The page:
The Employment Cycles of Neighboring Cities

MPRA Paper No. 29410

30 Pages Posted: 17 Apr 2011

See all articles by Howard J. Wall

Howard J. Wall

Lindenwood University - Center for Economics and the Environment

Date Written: March 7, 2011

Abstract

This paper examines the spatial interaction of neighboring cities over their employment cycles. The cycles of neighboring cities tend to be more similar to one another than are those of non-neighboring cities, although this is due primarily to neighbors’ tendency to be in the same state. In addition to these same-state effects, neighborness interacts with industry and human capital in ways that make the cyclical interaction of neighbors different from that of non-neighbors. Specifically, neighboring cities with similar levels of educational attainment and establishment size tend to have more-similar employment cycles, but neighboring cities with similar racial compositions tend to have less-similar employment cycles.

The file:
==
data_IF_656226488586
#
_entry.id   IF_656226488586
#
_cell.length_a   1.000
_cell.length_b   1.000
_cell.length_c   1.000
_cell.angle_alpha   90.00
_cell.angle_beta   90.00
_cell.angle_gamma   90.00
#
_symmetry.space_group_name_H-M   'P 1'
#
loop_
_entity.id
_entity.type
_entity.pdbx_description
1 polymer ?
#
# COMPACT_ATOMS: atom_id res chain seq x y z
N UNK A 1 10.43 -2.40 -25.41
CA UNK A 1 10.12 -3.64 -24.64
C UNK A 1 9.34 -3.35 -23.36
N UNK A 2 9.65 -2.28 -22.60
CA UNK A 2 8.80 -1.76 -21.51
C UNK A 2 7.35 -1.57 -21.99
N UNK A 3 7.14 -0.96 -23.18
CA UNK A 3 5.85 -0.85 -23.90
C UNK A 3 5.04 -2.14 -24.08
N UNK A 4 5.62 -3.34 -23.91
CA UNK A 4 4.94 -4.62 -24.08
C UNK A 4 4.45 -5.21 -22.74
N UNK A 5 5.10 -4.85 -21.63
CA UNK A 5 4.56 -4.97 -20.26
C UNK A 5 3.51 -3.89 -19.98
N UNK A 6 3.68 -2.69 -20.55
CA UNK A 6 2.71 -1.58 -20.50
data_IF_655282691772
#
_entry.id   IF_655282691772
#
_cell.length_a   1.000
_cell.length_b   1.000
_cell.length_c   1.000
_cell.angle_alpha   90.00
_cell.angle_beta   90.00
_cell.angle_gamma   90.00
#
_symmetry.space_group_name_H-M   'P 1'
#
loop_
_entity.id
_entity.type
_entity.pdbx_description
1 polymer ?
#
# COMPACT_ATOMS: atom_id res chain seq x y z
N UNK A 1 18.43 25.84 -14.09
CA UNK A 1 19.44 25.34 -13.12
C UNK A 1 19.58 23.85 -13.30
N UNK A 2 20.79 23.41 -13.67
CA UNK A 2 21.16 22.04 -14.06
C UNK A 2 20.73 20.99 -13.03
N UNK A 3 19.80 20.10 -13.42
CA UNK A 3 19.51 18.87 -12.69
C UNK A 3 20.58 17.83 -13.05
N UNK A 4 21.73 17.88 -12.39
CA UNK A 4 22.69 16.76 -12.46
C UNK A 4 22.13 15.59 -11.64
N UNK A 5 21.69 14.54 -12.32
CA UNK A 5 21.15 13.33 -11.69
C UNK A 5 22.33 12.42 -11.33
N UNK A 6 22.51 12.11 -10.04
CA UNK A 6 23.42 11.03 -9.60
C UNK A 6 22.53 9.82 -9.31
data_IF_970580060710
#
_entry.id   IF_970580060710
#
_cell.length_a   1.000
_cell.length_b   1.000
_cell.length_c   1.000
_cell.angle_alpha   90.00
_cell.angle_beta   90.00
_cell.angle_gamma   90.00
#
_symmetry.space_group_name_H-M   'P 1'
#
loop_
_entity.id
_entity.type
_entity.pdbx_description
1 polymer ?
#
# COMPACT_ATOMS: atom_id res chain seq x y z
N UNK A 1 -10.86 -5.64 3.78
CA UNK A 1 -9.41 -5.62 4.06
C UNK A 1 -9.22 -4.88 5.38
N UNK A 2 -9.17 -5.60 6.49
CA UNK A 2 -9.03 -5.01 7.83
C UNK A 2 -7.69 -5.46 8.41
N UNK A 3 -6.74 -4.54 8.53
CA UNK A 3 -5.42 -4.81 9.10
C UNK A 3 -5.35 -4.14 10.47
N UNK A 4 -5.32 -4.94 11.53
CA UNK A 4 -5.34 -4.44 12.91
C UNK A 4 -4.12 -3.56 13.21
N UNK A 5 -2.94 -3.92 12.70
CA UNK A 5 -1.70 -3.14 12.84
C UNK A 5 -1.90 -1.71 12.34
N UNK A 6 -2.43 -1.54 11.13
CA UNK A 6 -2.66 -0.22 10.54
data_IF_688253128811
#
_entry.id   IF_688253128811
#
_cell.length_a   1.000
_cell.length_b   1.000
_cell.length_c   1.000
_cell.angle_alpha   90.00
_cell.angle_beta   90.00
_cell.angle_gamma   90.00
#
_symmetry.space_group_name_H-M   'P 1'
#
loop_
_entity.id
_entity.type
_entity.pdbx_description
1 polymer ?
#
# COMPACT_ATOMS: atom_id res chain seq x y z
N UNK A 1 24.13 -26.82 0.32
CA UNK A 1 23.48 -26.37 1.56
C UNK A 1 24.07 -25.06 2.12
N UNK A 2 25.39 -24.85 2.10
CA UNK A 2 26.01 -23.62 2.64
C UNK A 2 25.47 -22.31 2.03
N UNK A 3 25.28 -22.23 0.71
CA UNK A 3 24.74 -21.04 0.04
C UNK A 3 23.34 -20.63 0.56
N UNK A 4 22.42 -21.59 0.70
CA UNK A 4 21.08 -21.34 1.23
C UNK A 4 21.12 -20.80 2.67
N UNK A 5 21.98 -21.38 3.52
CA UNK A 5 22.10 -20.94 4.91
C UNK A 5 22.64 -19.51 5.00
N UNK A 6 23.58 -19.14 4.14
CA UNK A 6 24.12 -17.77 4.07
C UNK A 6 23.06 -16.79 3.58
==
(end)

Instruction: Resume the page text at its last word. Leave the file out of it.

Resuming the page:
Keywords: Neighboring cities, employment cycles

JEL Classification: R10, E32

Suggested Citation

Wall, Howard J., The Employment Cycles of Neighboring Cities (March 7, 2011). MPRA Paper No. 29410, Available at SSRN: https://ssrn.com/abstract=1811017 or http://dx.doi.org/10.2139/ssrn.1811017

Howard J. Wall (Contact Author)

Lindenwood University - Center for Economics and the Environment ( email )

209 S. Kingshighway
St. Charles, MO 63301
United States

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